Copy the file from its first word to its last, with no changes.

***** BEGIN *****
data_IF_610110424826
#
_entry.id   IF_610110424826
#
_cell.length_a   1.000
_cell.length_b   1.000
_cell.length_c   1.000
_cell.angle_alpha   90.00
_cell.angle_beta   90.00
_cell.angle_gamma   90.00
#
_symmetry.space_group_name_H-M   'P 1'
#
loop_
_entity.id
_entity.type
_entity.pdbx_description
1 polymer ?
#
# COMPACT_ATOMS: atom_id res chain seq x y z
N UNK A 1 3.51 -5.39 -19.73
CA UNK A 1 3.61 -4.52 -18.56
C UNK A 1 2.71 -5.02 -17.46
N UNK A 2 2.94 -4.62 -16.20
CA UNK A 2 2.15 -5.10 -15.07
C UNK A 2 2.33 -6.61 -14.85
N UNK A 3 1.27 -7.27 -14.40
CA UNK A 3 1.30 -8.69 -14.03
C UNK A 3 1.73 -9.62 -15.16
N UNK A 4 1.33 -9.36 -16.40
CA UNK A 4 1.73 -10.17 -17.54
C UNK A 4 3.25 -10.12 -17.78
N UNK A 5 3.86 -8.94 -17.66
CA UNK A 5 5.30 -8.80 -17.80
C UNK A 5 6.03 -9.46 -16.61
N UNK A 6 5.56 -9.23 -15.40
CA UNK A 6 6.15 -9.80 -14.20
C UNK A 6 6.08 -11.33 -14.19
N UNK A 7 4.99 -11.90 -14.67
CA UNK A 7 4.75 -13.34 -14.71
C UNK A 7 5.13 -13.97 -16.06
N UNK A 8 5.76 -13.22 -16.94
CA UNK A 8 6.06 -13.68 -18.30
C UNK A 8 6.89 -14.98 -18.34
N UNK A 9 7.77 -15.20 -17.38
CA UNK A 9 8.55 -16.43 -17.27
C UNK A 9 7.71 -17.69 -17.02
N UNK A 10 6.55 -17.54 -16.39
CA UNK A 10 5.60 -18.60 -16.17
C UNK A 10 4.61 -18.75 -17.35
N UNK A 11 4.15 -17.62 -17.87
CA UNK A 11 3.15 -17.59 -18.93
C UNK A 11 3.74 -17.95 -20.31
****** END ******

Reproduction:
data_IF_610110424826
#
_entry.id   IF_610110424826
#
_cell.length_a   1.000
_cell.length_b   1.000
_cell.length_c   1.000
_cell.angle_alpha   90.00
_cell.angle_beta   90.00
_cell.angle_gamma   90.00
#
_symmetry.space_group_name_H-M   'P 1'
#
loop_
_entity.id
_entity.type
_entity.pdbx_description
1 polymer ?
#
# COMPACT_ATOMS: atom_id res chain seq x y z
N UNK A 1 3.51 -5.39 -19.73
CA UNK A 1 3.61 -4.52 -18.56
C UNK A 1 2.71 -5.02 -17.46
N UNK A 2 2.94 -4.62 -16.20
CA UNK A 2 2.15 -5.10 -15.07
C UNK A 2 2.33 -6.61 -14.85
N UNK A 3 1.27 -7.27 -14.40
CA UNK A 3 1.30 -8.69 -14.03
C UNK A 3 1.73 -9.62 -15.16
N UNK A 4 1.33 -9.36 -16.40
CA UNK A 4 1.73 -10.17 -17.54
C UNK A 4 3.25 -10.12 -17.78
N UNK A 5 3.86 -8.94 -17.66
CA UNK A 5 5.30 -8.80 -17.80
C UNK A 5 6.03 -9.46 -16.61
N UNK A 6 5.56 -9.23 -15.40
CA UNK A 6 6.15 -9.80 -14.20
C UNK A 6 6.08 -11.33 -14.19
N UNK A 7 4.99 -11.90 -14.67
CA UNK A 7 4.75 -13.34 -14.71
C UNK A 7 5.13 -13.97 -16.06
N UNK A 8 5.76 -13.22 -16.94
CA UNK A 8 6.06 -13.68 -18.30
C UNK A 8 6.89 -14.98 -18.34
N UNK A 9 7.77 -15.20 -17.38
CA UNK A 9 8.55 -16.43 -17.27
C UNK A 9 7.71 -17.69 -17.02
N UNK A 10 6.55 -17.54 -16.39
CA UNK A 10 5.60 -18.60 -16.17
C UNK A 10 4.61 -18.75 -17.35
N UNK A 11 4.15 -17.62 -17.87
CA UNK A 11 3.15 -17.59 -18.93
C UNK A 11 3.74 -17.95 -20.31